Most preferably, following coalescence and aggregation, the particles are wet sieved through an orifice of a desired size in order to remove particles of too large a size, washed and treated to a desired pH, and then dried to a moisture content of, for example, less than 1% by weight.
In embodiments, the toner particles preferably have an average particle size of from about 1 to about 15 μm, preferably from about 5 to about 9 μm. The particle size may be determined using any suitable device, for example a conventional Coulter counter. The circularity may be determined using the known Malvern Sysmex Flow Particle Image Analyzer FPIA-2100.
The toner particles also preferably have a size such that the upper geometric standard deviation by volume (GSDv) for (D84/D50) is preferably in the range of from about 1.15 to about 1.25. The particle diameters at which a cumulative percentage of 50% of the total toner particles are attained are defined as volume D50, and the particle diameters at which a cumulative percentage of 84% are attained are defined as volume D84. These aforementioned volume average particle size distribution indexes GSDv can be expressed by using D50 and D84 in cumulative distribution, wherein the volume average particle size distribution index GSDv is expressed as (volume D84/volume D50). The upper GSDv value for the toner particles indicates that the toner particles are preferably made to have a very narrow particle size distribution.
It may also be desirable to control the toner particle size and limit the amount of both fine and coarse toner particles in the toner. The toner particles may have a very narrow particle size distribution with a lower number ratio geometric standard deviation (GSDn), for example of from about 1.20 to about 1.30.
The toner particles are preferably blended with external additives following formation. Any suitable surface additives may be used. Preferred external additives include one or more of SiO2, metal oxides such as, for example, TiO2 and aluminum oxide, and a lubricating agent such as, for example, a metal salt of a fatty acid (e.g., zinc stearate (ZnSt), calcium stearate) or long chain alcohols such as UNILIN 700. In general, silica is applied to the toner surface for toner flow, tribo enhancement, admix control, improved development and transfer stability and higher toner blocking temperature. TiO2 is applied for improved relative humidity (RH) stability, tribo control and improved development and transfer stability. Zinc stearate is preferably also used as an external additive for the toners of the invention, the zinc stearate providing lubricating properties. Zinc stearate provides developer conductivity and tribo enhancement, both due to its lubricating nature. In addition, zinc stearate enables higher toner charge and charge stability by increasing the number of contacts between toner and carrier particles. Calcium stearate and magnesium stearate provide similar functions. Most preferred is a commercially available zinc stearate known as Zinc Stearate L, obtained from Ferro Corporation. The external surface additives can be used with or without a coating.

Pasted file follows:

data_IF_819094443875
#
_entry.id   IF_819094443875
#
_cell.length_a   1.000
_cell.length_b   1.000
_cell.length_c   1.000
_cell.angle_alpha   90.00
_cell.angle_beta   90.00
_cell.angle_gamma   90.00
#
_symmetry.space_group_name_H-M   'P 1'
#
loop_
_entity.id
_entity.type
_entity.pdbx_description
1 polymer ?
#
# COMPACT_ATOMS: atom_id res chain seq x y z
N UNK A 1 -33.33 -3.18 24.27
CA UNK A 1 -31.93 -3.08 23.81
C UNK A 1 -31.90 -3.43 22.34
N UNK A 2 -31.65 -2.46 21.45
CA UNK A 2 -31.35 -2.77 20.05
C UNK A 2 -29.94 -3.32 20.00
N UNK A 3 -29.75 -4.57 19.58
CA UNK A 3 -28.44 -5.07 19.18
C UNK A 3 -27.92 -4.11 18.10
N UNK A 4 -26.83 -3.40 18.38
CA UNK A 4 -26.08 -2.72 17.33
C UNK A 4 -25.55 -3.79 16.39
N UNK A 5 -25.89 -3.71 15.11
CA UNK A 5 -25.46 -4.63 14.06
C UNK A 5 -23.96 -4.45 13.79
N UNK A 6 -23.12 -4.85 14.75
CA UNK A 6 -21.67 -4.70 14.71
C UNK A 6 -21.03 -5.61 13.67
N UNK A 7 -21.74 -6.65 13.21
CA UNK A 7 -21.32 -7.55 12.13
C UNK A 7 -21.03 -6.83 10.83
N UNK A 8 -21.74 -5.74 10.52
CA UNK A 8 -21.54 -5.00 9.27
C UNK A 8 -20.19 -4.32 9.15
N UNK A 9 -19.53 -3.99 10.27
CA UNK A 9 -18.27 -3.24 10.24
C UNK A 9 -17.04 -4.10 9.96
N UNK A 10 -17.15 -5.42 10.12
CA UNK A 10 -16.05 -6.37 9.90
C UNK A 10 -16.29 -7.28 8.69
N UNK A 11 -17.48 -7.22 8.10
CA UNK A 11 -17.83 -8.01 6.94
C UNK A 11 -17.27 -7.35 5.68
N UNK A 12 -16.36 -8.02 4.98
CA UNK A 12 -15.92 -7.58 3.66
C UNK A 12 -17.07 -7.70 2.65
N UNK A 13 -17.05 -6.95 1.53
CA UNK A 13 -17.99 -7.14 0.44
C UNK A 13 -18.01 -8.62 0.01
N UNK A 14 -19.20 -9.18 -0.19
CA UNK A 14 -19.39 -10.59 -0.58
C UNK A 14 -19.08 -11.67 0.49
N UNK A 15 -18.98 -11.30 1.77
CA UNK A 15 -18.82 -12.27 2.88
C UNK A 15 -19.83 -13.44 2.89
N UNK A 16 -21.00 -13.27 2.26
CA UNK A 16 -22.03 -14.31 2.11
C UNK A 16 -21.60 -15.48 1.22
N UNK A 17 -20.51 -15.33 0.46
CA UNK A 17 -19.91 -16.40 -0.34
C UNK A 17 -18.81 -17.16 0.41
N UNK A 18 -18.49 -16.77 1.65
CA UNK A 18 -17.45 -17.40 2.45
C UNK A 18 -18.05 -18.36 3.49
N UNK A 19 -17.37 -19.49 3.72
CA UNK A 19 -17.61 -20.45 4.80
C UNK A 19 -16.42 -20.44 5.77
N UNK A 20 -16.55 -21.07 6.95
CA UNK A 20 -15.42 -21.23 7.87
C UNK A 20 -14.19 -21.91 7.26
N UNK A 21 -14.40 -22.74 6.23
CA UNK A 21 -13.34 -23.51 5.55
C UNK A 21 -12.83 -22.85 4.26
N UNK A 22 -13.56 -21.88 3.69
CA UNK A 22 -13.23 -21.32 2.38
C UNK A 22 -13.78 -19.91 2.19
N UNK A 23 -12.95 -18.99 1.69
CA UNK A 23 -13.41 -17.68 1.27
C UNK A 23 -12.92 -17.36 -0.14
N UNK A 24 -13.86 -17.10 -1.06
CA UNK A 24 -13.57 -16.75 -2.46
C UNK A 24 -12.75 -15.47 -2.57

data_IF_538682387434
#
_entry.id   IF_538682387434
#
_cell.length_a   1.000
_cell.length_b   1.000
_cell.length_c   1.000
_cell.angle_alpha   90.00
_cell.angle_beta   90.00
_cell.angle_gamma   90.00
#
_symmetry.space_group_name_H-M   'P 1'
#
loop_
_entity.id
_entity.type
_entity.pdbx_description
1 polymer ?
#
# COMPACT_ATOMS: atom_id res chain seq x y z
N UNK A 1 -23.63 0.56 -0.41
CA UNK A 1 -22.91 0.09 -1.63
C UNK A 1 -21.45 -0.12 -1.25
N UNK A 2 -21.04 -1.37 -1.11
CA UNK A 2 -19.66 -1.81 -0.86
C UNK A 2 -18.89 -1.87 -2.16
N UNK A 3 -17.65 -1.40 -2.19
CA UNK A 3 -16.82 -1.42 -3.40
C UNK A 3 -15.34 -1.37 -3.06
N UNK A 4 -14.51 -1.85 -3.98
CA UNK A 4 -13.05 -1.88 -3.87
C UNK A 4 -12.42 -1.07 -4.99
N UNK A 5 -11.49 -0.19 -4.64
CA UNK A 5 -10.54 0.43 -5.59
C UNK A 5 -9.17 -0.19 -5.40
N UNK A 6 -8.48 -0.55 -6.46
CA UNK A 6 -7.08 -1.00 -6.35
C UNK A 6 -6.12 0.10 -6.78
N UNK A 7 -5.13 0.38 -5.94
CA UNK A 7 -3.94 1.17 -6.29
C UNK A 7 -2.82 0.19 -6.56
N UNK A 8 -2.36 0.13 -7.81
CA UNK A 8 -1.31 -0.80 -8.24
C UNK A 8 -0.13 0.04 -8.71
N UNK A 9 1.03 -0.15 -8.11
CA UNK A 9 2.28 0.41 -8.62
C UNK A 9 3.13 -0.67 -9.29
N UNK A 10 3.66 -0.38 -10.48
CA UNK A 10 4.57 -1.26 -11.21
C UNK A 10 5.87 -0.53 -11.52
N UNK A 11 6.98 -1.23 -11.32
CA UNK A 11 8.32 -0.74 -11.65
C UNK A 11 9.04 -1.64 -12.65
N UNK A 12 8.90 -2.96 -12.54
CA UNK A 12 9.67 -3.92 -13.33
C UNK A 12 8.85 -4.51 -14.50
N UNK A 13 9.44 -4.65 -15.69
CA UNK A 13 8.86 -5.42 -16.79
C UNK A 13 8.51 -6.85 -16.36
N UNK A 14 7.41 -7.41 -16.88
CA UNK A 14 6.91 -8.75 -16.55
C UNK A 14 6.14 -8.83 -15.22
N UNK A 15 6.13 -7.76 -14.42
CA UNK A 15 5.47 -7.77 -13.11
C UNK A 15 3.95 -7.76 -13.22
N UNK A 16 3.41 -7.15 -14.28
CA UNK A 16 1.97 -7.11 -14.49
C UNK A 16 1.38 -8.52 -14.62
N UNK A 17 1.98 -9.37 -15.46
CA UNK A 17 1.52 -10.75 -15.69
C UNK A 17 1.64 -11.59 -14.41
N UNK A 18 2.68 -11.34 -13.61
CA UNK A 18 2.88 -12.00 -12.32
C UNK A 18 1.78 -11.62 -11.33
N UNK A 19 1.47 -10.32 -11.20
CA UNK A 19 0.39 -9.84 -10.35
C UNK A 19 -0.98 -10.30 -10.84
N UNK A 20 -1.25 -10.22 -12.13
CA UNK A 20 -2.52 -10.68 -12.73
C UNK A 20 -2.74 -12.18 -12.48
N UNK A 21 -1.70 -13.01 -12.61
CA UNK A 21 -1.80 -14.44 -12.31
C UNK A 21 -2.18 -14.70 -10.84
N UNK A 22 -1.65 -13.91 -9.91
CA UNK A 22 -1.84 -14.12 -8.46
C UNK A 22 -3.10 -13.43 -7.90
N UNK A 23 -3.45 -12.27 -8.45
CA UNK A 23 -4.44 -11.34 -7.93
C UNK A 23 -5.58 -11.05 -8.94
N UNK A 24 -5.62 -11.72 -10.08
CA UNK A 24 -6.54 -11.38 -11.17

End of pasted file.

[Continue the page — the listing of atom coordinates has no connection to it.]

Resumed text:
Most preferably, the toners contain from, for example, about 0.5 to about 5 weight percent titania (size of from about 10 nm to about 50 nm, preferably about 40 nm), about 0.5 to about 5 weight percent silica (size of from about 10 nm to about 50 nm, preferably about 40 nm), about 0.5 to about 5 weight percent spacer particles.
Surface treated silicas that can be utilized include, for example, TS-530 from Cabosil Corporation, with an 8 nanometer particle size and a surface treatment of hexamethyldisilazane; NAX50 obtained from DeGussa/Nippon Aerosil Corporation, coated with HMDS; H2050EP obtained from Wacker Chemie, coated with an amino functionalized organopolysiloxane; CAB-O-SIL® fumed silicas such as for example TG-709F, TG-308F, TG-810G, TG-81° F., TG-822F, TG-824F, TG-826F, TG-828F or TG-829F with a surface area from 105 to 280 m2/g obtained from Cabot Corporation; PDMS-surface treated silicas such as for example RY50, NY50, RY200, RY200S and R202, all available from Nippon Aerosil, and the like. Such conventional surface treated silicas are applied to the toner surface for toner flow, triboelectric charge enhancement, admix control, improved development and transfer stability, and higher toner blocking temperature.